Recent GenomeWeb article features UFBR publication:
By Monica Heger
Illustrating one of the many quandaries of using next-gen sequencing in a clinical setting, researchers who were using exome sequencing to study attention deficit hyperactivity disorder may have found novel causative mutations for a patient’s anemia — a scenario that raises the question of how to handle unrelated findings in sequencing studies.
The results of the study<http://www.discoverymedicine.com/Gholson-J-Lyon/2011/07/15/exome-sequencing-and-unrelated-findings-in-the-context-of-complex-disease-research-ethical-and-clinical-implications/>, conducted by researchers at the University of Utah, BGI, and the Children’s Hospital of Philadelphia, were published in Discovery Medicine earlier this month.
The team set out to use exome sequencing in a pedigree — two parents and their four children. The father and the two sons were both affected with ADHD. The two daughters declined to participate in the study, so only the exomes of the parents and the two sons were sequenced. Over the course of the study, one of the sons, age 28, shared that as a child he had been diagnosed with idiopathic hemolytic anemia, meaning the cause of the anemia was never explained.
Since the researchers already had whole-exome sequencing data on the patient, they saw an opportunity to try and figure out the cause of the anemia.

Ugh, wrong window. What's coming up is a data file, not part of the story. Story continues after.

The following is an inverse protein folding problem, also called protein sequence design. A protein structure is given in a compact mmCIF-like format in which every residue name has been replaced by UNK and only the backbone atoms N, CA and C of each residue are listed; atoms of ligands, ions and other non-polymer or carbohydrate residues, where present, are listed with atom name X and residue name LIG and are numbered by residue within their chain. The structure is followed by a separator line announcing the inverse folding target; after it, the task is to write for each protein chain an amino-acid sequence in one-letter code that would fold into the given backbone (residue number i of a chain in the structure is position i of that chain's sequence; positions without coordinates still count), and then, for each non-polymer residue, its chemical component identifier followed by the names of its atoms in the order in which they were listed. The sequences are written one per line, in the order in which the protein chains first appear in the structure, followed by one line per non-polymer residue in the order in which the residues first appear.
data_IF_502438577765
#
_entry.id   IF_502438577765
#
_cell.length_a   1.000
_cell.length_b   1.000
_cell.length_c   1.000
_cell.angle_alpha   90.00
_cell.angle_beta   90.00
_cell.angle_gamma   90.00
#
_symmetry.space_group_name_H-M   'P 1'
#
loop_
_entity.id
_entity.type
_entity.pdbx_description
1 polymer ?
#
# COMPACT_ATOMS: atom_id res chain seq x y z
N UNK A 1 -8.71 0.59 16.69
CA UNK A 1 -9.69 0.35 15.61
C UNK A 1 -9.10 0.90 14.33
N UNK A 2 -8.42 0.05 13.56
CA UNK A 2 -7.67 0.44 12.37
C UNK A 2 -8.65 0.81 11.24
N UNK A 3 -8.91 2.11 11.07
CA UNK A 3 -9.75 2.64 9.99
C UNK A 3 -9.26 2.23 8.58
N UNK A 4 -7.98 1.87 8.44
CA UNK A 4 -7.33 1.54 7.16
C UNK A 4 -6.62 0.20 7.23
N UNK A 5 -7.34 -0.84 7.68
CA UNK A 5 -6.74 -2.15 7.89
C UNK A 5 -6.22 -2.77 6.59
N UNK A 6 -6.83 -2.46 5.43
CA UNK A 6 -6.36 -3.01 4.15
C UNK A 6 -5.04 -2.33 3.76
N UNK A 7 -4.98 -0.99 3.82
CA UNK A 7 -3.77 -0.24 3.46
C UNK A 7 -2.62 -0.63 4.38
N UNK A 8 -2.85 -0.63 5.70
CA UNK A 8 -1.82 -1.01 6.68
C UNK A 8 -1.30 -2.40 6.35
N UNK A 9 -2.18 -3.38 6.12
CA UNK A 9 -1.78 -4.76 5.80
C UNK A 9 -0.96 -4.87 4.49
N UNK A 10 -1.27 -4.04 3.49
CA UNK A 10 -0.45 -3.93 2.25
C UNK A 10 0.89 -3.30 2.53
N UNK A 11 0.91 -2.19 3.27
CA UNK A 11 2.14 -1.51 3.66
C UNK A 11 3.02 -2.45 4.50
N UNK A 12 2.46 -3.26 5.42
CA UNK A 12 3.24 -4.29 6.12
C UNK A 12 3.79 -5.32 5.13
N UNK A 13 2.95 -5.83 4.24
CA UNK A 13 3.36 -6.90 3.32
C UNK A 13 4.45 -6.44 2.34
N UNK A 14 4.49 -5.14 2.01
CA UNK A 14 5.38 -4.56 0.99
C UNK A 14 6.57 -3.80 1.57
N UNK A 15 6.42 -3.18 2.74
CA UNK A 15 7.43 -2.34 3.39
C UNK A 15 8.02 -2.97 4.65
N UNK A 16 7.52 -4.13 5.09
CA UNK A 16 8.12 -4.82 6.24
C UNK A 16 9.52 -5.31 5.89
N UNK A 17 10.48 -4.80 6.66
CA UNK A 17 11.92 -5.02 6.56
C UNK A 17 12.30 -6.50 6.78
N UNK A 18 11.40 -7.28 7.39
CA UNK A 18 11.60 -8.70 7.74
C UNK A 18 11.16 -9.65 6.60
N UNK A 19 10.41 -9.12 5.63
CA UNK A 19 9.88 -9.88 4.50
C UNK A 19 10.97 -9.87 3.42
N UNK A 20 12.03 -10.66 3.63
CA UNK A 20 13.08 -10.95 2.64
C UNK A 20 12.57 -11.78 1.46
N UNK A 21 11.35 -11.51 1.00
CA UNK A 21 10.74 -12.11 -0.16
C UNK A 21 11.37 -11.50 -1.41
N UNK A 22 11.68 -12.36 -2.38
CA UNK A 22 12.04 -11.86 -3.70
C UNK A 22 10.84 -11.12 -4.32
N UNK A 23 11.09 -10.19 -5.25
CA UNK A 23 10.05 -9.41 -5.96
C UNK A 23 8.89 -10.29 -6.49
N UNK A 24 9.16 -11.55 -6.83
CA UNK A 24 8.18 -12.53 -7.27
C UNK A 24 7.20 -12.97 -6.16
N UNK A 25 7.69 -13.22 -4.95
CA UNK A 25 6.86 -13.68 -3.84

Despite being a researcher as opposed to the patient’s clinician, and a psychiatrist rather than a hematologist, “when the patient informed me he had anemia, and I had already sequenced his exome, I felt like I had an ethical obligation to try and figure out why he had anemia,” Gholson Lyon, a research scientist at the Center for Applied Genomics at the Children’s Hospital of Philadelphia and lead author of the study, told Clinical Sequencing News.
Analyzing the exome sequencing results of the affected son revealed that he had two very rare mutations in the PKLR gene, which encodes the pyruvate kinase, an enzyme that acts in glycolysis and disruptions of which are known to cause anemia. The patient was heterozygous, receiving one mutation from his mother and the other from his father. The mutations were confirmed with Sanger sequencing.
The team also obtained permission to examine the patient’s medical records, which revealed that he was deficient in pyruvate kinase, supporting the evidence that the PLKR mutations were the cause of the patient’s anemia. The findings were also supported by biochemical analyses.
Despite the support from the patient’s own medical records as well as biochemical analyses, the sequencing was not done in a CLIA lab, nor were the results validated with a certified test, so they could not be returned directly to the patient.
Instead, Lyon called the patient’s hematologist and informed her that he had likely found the cause of the patient’s anemia, but that the results had not been confirmed in a certified setting.
“I have this finding that I got in a non-CLIA lab, that’s good enough for research, but not good enough to give back to the patient, so what do you do? That’s the crux of the problem,” Lyon said.